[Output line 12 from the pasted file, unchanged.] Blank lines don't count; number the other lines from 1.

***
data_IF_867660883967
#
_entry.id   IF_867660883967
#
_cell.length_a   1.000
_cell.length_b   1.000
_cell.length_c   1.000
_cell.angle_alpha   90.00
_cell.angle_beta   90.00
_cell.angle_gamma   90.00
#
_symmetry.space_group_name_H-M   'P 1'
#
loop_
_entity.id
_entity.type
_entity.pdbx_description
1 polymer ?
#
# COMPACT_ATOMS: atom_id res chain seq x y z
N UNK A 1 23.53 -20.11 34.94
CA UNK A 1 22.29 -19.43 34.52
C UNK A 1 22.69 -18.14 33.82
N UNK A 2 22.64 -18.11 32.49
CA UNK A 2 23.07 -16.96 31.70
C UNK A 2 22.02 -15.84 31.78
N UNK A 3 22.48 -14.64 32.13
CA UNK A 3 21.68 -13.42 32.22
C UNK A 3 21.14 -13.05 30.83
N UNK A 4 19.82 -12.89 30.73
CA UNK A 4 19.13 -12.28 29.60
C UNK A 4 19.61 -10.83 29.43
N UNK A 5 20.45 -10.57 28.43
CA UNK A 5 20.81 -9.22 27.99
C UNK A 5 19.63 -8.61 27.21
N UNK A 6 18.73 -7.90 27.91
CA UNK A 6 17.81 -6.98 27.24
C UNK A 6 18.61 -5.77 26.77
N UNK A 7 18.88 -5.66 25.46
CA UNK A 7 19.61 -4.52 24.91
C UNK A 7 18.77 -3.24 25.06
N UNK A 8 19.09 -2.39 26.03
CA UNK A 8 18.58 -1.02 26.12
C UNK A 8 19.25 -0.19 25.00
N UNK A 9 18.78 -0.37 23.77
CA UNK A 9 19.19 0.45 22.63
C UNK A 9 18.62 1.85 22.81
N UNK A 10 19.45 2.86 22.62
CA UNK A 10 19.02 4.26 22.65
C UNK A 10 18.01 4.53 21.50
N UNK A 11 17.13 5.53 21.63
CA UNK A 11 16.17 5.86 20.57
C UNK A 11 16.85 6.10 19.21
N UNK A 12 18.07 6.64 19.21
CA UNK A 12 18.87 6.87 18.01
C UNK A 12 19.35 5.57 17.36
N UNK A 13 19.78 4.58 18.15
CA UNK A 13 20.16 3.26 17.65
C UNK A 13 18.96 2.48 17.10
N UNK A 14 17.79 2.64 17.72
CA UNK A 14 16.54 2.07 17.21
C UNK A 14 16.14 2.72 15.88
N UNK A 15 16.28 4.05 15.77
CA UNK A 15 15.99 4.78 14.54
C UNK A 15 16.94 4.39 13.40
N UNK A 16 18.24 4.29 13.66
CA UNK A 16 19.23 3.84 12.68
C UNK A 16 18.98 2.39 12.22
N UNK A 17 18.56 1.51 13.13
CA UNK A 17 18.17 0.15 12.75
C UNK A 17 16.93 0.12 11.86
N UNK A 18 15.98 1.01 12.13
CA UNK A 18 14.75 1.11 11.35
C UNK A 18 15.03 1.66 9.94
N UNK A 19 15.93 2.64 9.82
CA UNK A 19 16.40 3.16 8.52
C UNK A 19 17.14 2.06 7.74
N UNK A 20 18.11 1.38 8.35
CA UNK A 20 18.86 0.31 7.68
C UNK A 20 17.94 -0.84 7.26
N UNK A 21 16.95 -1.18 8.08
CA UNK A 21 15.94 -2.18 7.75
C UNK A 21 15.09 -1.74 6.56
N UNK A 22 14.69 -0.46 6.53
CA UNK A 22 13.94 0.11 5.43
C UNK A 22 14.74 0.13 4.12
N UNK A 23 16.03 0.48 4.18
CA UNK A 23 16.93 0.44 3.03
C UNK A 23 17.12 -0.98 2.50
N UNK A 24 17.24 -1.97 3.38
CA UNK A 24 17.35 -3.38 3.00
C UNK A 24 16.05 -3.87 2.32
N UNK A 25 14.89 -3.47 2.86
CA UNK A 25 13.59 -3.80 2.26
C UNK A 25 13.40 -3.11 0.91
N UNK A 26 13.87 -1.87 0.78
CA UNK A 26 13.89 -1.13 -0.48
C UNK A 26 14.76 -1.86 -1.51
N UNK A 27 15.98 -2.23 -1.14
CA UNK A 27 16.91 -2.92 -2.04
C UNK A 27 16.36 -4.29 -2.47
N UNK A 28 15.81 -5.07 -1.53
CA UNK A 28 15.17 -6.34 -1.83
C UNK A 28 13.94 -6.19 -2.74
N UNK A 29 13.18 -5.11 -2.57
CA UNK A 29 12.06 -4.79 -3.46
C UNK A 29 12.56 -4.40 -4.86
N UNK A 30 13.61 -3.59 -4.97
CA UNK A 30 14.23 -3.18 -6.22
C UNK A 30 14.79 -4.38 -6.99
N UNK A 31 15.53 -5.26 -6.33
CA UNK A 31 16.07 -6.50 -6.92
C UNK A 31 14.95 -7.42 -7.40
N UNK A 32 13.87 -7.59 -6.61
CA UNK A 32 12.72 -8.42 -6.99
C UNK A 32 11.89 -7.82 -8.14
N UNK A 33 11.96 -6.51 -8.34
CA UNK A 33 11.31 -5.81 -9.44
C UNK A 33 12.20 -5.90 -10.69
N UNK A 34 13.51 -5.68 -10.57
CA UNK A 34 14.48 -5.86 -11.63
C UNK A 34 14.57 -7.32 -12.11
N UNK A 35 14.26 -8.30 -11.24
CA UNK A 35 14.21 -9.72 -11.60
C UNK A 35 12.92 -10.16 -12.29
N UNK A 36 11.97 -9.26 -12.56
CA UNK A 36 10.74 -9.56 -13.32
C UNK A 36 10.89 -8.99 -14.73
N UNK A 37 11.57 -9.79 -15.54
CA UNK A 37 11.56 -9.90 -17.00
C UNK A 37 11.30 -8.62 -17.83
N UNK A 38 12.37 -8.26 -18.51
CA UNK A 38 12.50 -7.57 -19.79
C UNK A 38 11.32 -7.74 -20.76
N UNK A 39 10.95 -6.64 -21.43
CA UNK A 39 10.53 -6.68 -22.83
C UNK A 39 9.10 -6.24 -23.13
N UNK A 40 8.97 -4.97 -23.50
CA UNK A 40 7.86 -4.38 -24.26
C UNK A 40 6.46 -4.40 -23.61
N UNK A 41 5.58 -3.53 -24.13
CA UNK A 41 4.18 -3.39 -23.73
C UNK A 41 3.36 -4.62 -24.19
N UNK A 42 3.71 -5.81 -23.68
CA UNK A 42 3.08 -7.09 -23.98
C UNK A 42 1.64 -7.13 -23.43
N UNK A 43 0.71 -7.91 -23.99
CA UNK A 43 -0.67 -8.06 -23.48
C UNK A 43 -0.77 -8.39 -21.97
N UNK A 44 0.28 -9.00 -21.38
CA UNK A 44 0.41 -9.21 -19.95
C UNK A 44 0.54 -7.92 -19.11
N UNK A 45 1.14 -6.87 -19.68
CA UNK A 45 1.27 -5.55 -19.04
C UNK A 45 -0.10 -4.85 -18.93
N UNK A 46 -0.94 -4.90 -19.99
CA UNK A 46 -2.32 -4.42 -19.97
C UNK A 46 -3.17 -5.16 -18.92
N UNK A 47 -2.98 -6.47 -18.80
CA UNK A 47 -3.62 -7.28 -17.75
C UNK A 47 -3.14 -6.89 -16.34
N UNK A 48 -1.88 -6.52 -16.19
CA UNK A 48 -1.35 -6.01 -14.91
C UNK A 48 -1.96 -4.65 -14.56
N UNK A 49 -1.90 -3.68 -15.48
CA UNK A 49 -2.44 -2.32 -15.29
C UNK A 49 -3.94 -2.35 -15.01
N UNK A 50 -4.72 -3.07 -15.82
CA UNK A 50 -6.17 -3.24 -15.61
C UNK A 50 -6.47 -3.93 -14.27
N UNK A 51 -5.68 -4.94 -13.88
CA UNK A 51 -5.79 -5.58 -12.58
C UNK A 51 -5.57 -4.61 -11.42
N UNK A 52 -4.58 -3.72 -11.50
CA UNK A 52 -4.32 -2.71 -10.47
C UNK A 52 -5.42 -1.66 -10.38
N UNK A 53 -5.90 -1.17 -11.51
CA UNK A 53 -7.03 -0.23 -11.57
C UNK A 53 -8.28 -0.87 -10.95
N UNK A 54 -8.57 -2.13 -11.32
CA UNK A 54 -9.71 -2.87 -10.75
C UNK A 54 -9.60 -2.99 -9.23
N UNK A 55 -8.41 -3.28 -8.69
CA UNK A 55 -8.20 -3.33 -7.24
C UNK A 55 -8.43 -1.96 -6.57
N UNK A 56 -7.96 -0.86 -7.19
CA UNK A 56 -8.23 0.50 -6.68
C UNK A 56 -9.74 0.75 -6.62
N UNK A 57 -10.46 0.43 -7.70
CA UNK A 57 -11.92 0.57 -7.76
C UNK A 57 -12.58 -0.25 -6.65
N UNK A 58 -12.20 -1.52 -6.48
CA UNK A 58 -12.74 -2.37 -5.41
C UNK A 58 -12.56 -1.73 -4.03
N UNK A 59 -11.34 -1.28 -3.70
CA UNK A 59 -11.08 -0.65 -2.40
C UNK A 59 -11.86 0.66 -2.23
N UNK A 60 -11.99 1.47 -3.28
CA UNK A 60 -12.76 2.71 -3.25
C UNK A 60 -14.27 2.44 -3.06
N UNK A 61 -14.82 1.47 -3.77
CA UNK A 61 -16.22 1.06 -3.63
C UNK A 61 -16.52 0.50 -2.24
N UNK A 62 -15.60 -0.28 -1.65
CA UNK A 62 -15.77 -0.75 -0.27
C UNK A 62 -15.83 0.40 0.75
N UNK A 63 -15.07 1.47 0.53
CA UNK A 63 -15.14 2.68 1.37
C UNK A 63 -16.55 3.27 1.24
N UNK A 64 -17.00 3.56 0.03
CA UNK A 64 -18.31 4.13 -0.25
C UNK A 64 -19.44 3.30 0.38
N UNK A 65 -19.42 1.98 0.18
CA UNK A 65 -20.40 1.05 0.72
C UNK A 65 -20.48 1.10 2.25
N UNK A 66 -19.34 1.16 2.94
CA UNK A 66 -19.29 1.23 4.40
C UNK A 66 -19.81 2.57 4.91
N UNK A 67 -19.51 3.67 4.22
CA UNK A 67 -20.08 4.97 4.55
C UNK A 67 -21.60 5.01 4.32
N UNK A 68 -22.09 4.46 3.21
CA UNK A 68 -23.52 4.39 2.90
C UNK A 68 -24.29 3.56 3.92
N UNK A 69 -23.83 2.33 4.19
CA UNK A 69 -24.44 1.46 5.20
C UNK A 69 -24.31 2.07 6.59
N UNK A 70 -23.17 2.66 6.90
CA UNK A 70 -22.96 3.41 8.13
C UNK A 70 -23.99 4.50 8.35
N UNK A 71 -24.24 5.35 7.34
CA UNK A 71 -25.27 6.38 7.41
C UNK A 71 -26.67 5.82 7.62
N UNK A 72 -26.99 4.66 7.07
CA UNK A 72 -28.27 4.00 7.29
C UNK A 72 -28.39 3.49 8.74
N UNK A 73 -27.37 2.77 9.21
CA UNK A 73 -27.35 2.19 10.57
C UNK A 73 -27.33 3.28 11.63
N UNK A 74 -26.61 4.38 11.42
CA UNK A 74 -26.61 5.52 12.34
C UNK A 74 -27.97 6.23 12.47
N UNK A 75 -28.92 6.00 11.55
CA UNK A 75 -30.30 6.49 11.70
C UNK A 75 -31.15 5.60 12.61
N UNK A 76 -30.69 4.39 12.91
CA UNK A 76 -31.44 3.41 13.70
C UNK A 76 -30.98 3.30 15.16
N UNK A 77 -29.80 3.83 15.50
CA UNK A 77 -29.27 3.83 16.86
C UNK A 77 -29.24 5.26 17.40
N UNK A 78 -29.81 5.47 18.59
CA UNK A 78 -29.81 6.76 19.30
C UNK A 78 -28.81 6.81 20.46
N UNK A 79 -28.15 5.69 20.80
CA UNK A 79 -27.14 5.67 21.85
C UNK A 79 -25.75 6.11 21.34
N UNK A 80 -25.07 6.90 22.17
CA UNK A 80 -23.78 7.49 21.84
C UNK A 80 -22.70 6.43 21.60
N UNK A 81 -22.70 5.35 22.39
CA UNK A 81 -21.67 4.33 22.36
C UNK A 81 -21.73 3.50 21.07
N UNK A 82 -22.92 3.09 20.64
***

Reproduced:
_symmetry.space_group_name_H-M   'P 1'